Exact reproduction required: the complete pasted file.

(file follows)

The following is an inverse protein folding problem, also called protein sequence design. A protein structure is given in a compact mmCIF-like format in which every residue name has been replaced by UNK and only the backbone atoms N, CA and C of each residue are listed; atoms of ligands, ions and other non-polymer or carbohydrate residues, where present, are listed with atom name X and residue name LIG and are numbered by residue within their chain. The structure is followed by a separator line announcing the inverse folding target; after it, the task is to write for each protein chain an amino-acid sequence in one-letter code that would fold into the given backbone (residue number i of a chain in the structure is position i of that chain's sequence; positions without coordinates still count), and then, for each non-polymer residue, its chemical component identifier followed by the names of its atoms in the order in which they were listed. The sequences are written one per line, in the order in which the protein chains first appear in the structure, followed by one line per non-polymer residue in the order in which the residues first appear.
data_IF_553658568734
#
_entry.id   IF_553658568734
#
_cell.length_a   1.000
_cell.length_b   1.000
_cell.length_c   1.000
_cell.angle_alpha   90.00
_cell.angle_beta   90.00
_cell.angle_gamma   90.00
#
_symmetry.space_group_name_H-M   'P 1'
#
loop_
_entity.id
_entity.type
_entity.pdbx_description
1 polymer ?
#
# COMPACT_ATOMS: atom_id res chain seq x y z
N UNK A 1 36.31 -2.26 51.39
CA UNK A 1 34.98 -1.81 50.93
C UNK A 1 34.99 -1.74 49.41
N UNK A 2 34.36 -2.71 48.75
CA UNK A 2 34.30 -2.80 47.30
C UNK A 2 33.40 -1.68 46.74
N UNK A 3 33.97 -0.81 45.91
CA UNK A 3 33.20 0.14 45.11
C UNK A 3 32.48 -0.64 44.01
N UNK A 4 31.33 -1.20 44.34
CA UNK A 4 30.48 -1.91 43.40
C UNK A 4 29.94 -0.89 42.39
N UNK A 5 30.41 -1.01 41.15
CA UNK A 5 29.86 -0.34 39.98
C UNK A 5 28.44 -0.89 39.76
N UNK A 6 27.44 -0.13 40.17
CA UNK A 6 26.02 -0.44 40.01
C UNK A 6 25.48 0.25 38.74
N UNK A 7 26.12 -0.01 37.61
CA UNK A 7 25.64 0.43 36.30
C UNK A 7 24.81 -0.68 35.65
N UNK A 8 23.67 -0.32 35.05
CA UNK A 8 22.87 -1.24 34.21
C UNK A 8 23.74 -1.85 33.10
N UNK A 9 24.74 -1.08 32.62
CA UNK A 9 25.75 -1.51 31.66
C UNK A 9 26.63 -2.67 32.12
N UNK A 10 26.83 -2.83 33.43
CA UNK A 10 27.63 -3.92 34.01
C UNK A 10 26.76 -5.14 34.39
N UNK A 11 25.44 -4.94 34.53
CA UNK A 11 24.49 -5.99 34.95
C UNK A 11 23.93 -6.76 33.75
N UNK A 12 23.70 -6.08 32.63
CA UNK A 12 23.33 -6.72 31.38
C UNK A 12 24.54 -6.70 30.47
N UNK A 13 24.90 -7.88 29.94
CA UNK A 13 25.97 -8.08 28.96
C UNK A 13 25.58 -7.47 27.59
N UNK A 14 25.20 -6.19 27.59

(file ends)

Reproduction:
The following is an inverse protein folding problem, also called protein sequence design. A protein structure is given in a compact mmCIF-like format in which every residue name has been replaced by UNK and only the backbone atoms N, CA and C of each residue are listed; atoms of ligands, ions and other non-polymer or carbohydrate residues, where present, are listed with atom name X and residue name LIG and are numbered by residue within their chain. The structure is followed by a separator line announcing the inverse folding target; after it, the task is to write for each protein chain an amino-acid sequence in one-letter code that would fold into the given backbone (residue number i of a chain in the structure is position i of that chain's sequence; positions without coordinates still count), and then, for each non-polymer residue, its chemical component identifier followed by the names of its atoms in the order in which they were listed. The sequences are written one per line, in the order in which the protein chains first appear in the structure, followed by one line per non-polymer residue in the order in which the residues first appear.
data_IF_553658568734
#
_entry.id   IF_553658568734
#
_cell.length_a   1.000
_cell.length_b   1.000
_cell.length_c   1.000
_cell.angle_alpha   90.00
_cell.angle_beta   90.00
_cell.angle_gamma   90.00
#
_symmetry.space_group_name_H-M   'P 1'
#
loop_
_entity.id
_entity.type
_entity.pdbx_description
1 polymer ?
#
# COMPACT_ATOMS: atom_id res chain seq x y z
N UNK A 1 36.31 -2.26 51.39
CA UNK A 1 34.98 -1.81 50.93
C UNK A 1 34.99 -1.74 49.41
N UNK A 2 34.36 -2.71 48.75
CA UNK A 2 34.30 -2.80 47.30
C UNK A 2 33.40 -1.68 46.74
N UNK A 3 33.97 -0.81 45.91
CA UNK A 3 33.20 0.14 45.11
C UNK A 3 32.48 -0.64 44.01
N UNK A 4 31.33 -1.20 44.34
CA UNK A 4 30.48 -1.91 43.40
C UNK A 4 29.94 -0.89 42.39
N UNK A 5 30.41 -1.01 41.15
CA UNK A 5 29.86 -0.34 39.98
C UNK A 5 28.44 -0.89 39.76
N UNK A 6 27.44 -0.13 40.17
CA UNK A 6 26.02 -0.44 40.01
C UNK A 6 25.48 0.25 38.74
N UNK A 7 26.12 -0.01 37.61
CA UNK A 7 25.64 0.43 36.30
C UNK A 7 24.81 -0.68 35.65
N UNK A 8 23.67 -0.32 35.05
CA UNK A 8 22.87 -1.24 34.21
C UNK A 8 23.74 -1.85 33.10
N UNK A 9 24.74 -1.08 32.62
CA UNK A 9 25.75 -1.51 31.66
C UNK A 9 26.63 -2.67 32.12
N UNK A 10 26.83 -2.83 33.43
CA UNK A 10 27.63 -3.92 34.01
C UNK A 10 26.76 -5.14 34.39
N UNK A 11 25.44 -4.94 34.53
CA UNK A 11 24.49 -5.99 34.95
C UNK A 11 23.93 -6.76 33.75
N UNK A 12 23.70 -6.08 32.63
CA UNK A 12 23.33 -6.72 31.38
C UNK A 12 24.54 -6.70 30.47
N UNK A 13 24.90 -7.88 29.94
CA UNK A 13 25.97 -8.08 28.96
C UNK A 13 25.58 -7.47 27.59
N UNK A 14 25.20 -6.19 27.59